Air Canada has released its domestic plans for the coming months, as the country’s largest airline copes with a massive downturn due to the COVID-19 pandemic.
Air Canada plans to fly 2,614 flights on 93 routes within Canada during the month of April, as part of a schedule that sees its capacity cut by 80% and its foreign routes, including to the United States, reduced to a shadow of what they were just a month ago.
As both airlines retrench and enter survival mode, each is turning to connecting cities to its hubs and turning away from point-to-point service.
Both airlines will serve all 10 provinces, though Air Canada’s network will be far more extensive in Atlantic Canada. Air Canada will also have a greater share of transcontinental routes, from Vancouver, Calgary, and Edmonton to Toronto, Montreal, and Ottawa.
Air Canada’s major hubs – Toronto, Montreal, and Vancouver – will either be the origin or the destination for 70% of Air Canada’s flights in April. The three cities will also act as gateways for the airline’s remaining international “air bridge” services linking Canada to vital major cities around the world.
Below: The map compares Westjet routes (in blue) and Air Canada routes (in red). Checked boxes allow you to change map views.
Air Canada’s April schedule features 40 Canadian cities, a drop of 22 destinations as a result of the pandemic. Six of those destinations were in British Columbia, five in Quebec, and three in Ontario.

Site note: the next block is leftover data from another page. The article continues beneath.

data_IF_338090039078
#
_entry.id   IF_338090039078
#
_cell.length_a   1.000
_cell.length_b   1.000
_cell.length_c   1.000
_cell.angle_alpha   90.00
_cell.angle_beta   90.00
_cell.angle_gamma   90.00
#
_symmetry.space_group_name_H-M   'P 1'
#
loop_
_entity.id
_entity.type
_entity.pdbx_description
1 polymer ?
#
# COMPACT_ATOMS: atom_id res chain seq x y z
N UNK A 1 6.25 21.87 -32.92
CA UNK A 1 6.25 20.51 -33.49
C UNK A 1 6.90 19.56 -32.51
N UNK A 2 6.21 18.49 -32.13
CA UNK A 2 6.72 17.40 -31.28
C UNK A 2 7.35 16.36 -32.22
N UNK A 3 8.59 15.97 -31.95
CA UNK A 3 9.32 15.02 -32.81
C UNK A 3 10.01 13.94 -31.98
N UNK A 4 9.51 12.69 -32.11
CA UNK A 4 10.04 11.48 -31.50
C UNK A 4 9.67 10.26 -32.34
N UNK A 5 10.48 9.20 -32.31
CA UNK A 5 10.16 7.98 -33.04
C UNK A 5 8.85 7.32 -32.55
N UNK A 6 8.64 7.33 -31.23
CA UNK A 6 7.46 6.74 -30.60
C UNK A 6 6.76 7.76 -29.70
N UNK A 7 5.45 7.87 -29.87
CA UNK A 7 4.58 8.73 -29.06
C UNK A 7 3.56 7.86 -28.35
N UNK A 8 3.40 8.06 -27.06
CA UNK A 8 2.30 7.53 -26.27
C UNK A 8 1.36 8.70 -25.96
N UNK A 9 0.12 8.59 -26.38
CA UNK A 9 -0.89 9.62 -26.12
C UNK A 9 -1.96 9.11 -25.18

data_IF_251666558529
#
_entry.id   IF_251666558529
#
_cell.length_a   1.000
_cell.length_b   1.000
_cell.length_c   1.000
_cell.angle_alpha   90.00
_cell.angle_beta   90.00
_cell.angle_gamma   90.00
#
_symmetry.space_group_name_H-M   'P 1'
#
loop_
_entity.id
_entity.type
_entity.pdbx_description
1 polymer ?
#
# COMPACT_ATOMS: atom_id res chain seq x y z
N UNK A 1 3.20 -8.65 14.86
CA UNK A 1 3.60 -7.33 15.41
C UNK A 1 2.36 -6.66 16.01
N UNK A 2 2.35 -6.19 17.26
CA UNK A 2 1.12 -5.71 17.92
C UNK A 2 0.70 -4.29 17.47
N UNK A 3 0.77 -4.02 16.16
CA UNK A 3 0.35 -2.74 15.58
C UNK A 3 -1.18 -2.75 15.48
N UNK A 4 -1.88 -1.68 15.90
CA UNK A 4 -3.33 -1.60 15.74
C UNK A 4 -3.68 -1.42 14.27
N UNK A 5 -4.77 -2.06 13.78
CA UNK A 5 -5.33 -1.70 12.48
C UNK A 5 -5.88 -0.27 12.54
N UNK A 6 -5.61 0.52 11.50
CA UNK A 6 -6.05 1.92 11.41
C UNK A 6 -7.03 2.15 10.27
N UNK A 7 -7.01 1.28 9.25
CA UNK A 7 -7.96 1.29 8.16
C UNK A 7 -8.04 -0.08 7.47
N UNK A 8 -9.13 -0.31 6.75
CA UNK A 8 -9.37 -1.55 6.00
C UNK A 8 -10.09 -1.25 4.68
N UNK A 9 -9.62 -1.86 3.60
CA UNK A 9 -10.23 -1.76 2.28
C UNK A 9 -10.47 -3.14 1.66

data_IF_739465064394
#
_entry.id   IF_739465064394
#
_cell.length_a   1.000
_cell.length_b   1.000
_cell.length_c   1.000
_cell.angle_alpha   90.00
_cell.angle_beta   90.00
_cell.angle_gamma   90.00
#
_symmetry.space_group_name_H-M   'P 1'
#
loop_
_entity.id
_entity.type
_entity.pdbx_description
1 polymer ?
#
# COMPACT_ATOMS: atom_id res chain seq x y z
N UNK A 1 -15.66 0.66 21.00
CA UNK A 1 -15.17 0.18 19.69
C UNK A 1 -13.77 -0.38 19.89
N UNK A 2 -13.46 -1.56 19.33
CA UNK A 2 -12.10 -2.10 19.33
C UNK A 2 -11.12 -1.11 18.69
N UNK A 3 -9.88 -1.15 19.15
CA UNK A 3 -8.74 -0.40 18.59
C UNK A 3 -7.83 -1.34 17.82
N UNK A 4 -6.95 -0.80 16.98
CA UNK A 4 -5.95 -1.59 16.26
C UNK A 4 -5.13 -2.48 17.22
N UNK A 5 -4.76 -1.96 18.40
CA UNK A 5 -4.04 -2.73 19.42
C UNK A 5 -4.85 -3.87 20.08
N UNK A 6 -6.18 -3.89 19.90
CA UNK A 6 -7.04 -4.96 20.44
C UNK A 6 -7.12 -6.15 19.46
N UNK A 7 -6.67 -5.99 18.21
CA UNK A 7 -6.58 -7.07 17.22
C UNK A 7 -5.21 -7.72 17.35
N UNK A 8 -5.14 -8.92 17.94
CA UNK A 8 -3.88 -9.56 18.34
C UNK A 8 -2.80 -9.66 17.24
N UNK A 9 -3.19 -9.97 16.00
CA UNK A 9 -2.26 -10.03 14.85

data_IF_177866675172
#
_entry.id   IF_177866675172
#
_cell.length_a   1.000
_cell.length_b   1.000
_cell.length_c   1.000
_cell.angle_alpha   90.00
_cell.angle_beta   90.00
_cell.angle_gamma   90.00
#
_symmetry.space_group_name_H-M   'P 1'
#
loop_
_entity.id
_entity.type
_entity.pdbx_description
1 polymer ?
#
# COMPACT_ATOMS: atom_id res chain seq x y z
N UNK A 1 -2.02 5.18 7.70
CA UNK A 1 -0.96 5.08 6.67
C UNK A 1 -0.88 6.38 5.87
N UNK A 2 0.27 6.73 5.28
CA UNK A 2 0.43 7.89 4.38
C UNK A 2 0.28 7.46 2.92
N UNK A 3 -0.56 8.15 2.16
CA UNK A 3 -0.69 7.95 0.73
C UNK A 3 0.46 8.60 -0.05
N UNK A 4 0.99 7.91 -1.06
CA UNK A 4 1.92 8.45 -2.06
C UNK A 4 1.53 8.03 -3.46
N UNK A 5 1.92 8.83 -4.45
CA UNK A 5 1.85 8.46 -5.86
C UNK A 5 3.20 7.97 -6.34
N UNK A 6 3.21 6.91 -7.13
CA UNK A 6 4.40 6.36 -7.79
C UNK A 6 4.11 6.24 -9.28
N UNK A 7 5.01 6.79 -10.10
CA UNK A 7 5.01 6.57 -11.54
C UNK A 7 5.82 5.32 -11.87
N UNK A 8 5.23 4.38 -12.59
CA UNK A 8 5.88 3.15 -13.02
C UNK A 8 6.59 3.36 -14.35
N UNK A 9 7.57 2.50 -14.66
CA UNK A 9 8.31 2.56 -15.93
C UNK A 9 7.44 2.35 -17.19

Air Canada dominates air travel in Quebec and points east, as shown by comparing the number of departures between the two airlines in Montreal – 245 vs 39 – and Halifax – 203 vs 55.
Despite its smaller size, Westjet will have a bigger concentration of flights at its Calgary hub than Air Canada will have at its national hub, Toronto, a sign of just how far the airlines are retrenching to cope with the pandemic.
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The number of departures only shows how busy an airport can expect to be, not how many passengers will pass through a terminal. With its larger aircraft, Air Canada can generally handle more passengers per flight than Westjet.
Canada’s airports expect to lose between $1.8 and $2.2 billion this year as a result of COVID-19 with passenger numbers dropping between 55 and 71% between March and June.
“The operational and financial challenges Canada’s airports are facing from COVID-19 are unlike anything the industry has seen,” said Daniel-Robert Gooch, President of the Canadian Airports Council which represents the country’s largest airports. “With events moving so rapidly, our estimates, as dire as they are, are virtually out of date as soon as they are released. We really don’t know where the bottom is yet.”
The CAC is urgently calling on the federal government to offer a break on land leases and cash to help airports survive the crisis.